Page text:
WASHINGTON — It might be dismissed as an election year gimmick by the big shots who run Capitol Hill, but frustration over Congress' failure to pass a budget since 2009 has given surprising momentum to a bill that would cut off lawmakers' pay if they can't — or won't — pass a budget blueprint.
The "no budget, no pay" idea is still a long shot, but it's actually getting an official hearing Wednesday from the Senate Homeland Security and Government Affairs Committee as part of a package of congressional reform proposals from a centrist group called No Labels.
The idea is simple. If Congress doesn't pass a budget and all 12 of the accompanying spending bills setting annual agency budgets on time, every lawmaker's paycheck would get cut off. No exceptions.
"Congress has been slack for many years and we used to be able to get away with it, but now we can't," Rep. Jim Cooper, D-Tenn., said. "The downgrade of U.S. Treasury bonds last year showed that the financial markets are losing patience and that we need to start adhering to deadlines."
No Labels is a 500,000-member group started a little more than a year ago by both Democrats and Republicans in hopes of easing the partisanship and gridlock that has engulfed Washington, which it says is a place overtaken by political games and pettiness.
"The parties have organized themselves into warring clans that value defeating the other side over even the most basic acts of governing, like passing a budget on time," a statement on the group's website says.
The last time Congress passed a budget was 1,050 days ago, way back in 2009. That's not the end of the world since the annual congressional budget resolution is a nonbinding measure that mostly sets goals for follow-up legislation like the annual appropriations bills. If there isn't a budget resolution in place, such legislation — or bills like last month's extension of payroll tax cuts — can still go forward.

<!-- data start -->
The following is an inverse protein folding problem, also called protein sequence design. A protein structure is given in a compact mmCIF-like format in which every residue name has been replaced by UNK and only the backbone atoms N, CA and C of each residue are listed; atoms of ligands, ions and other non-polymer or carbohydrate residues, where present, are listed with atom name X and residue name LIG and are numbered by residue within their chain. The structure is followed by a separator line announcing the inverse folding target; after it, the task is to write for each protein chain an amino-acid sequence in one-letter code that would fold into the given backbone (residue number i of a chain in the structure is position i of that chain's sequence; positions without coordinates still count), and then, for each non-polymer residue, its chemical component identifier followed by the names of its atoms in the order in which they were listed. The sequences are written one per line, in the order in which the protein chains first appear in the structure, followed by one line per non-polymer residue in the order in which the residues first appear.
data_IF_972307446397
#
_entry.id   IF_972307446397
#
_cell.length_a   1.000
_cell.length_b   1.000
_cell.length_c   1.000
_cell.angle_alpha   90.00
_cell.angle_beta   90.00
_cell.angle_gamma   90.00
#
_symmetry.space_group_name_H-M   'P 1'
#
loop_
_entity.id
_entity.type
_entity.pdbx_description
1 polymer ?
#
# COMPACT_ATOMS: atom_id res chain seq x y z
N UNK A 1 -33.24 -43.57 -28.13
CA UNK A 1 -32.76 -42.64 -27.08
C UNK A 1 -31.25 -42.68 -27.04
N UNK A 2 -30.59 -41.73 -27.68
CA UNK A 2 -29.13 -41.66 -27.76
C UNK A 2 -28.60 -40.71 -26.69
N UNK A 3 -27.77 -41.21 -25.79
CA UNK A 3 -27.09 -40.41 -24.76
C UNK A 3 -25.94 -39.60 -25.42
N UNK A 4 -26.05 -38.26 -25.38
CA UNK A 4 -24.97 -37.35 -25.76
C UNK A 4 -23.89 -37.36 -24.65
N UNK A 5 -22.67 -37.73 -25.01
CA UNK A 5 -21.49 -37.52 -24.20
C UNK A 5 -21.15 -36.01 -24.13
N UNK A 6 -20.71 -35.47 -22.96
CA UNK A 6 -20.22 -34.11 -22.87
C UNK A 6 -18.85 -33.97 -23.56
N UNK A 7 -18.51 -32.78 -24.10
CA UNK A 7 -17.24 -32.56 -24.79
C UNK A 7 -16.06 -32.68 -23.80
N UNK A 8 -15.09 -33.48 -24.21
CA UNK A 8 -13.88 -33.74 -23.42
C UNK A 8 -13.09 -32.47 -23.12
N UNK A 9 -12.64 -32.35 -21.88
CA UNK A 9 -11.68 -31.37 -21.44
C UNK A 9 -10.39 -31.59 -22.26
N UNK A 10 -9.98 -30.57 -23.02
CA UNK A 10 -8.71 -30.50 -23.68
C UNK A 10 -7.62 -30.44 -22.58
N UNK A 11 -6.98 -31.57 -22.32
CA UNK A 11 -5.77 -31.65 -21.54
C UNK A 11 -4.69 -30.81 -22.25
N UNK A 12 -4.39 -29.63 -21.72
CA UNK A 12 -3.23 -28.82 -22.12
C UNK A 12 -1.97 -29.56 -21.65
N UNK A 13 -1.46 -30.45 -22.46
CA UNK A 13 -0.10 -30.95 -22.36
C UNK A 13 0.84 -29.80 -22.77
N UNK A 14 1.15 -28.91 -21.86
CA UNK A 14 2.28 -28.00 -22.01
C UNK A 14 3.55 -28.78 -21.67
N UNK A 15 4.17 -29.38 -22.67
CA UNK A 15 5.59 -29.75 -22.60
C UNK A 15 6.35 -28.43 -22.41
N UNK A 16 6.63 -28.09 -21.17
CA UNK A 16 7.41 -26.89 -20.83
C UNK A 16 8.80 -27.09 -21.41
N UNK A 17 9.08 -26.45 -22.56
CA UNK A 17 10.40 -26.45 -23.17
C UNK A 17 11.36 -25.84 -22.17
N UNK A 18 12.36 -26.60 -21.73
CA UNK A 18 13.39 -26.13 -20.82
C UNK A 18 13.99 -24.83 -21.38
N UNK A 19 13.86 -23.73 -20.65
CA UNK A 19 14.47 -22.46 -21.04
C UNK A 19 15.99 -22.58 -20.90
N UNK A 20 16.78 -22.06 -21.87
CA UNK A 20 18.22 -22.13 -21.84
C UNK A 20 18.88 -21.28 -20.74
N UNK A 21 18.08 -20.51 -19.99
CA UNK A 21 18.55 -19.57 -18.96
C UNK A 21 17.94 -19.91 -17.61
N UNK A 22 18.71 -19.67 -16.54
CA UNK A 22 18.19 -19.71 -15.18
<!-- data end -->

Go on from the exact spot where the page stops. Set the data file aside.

Since Congress' budget often doesn't have much of an impact, congressional leaders sometimes cancel the debate altogether — especially in election years, when votes on it can expose rank and file lawmakers to political risk.
But the failure of Congress to pass a budget is symptomatic of the broader failure of the institution to accomplish feats that not long ago were considered relatively routine. And there's a simple, powerful political appeal to the idea that if members of Congress don't do their most basic job, they shouldn't get paid.
The top Senate sponsor is Sen. Dean Heller, a Nevada Republican who, not surprisingly, is embroiled in a difficult re-election campaign. He says the inability of Congress to tackle the debt or figure out what to do when the Bush-era tax cuts expire at the end of the year is contributing to the weak economic recovery.
"I'm trying to help people understand that if you don't have a job it has to do with uncertainties in the markets and it has to do with the fact that Washington, D.C., refuses to do its job, which is to tell people what their tax rates are going to be," Heller said. "You take any other Nevadan or any other American and tell them you don't have to do their job for 1,000 days — they probably don't keep their job."
Other lawmakers, however, aren't so keen on the idea, starting with the chairman and top Republican of the panel holding Wednesday's hearing, Sens. Joe Lieberman, I-Conn, and Susan Collins, R-Maine. The panel has jurisdiction over Cooper and Heller's legislation, but the hearing will focus on other ideas as well, such as requiring senators who filibuster bills to actually stay on the floor and talk the legislation to death, banning filibusters of presidential nominees and requiring monthly bipartisan get-to-know-you sessions among lawmakers.
"It's a hearing on the whole No Labels platform," Lieberman said.
Collins noted there are many rich people in the Senate who might not care whether they get paid or not.
"Given how many wealthy members there are — of which I am not one, regrettably — I wonder whether it would really have the kind of impact that its sponsors believe it would," Collins said.
A related idea by Sen. Ben Cardin, D-Md., to prevent the House and Senate from taking up any legislation — of any kind — if it hasn't passed a budget by the April 15 deadline has support from Kent Conrad, D-N.D., the chairman of the budget panel. And both Democrats and Republicans have rallied behind the idea of doing a budget every two years instead of annually.
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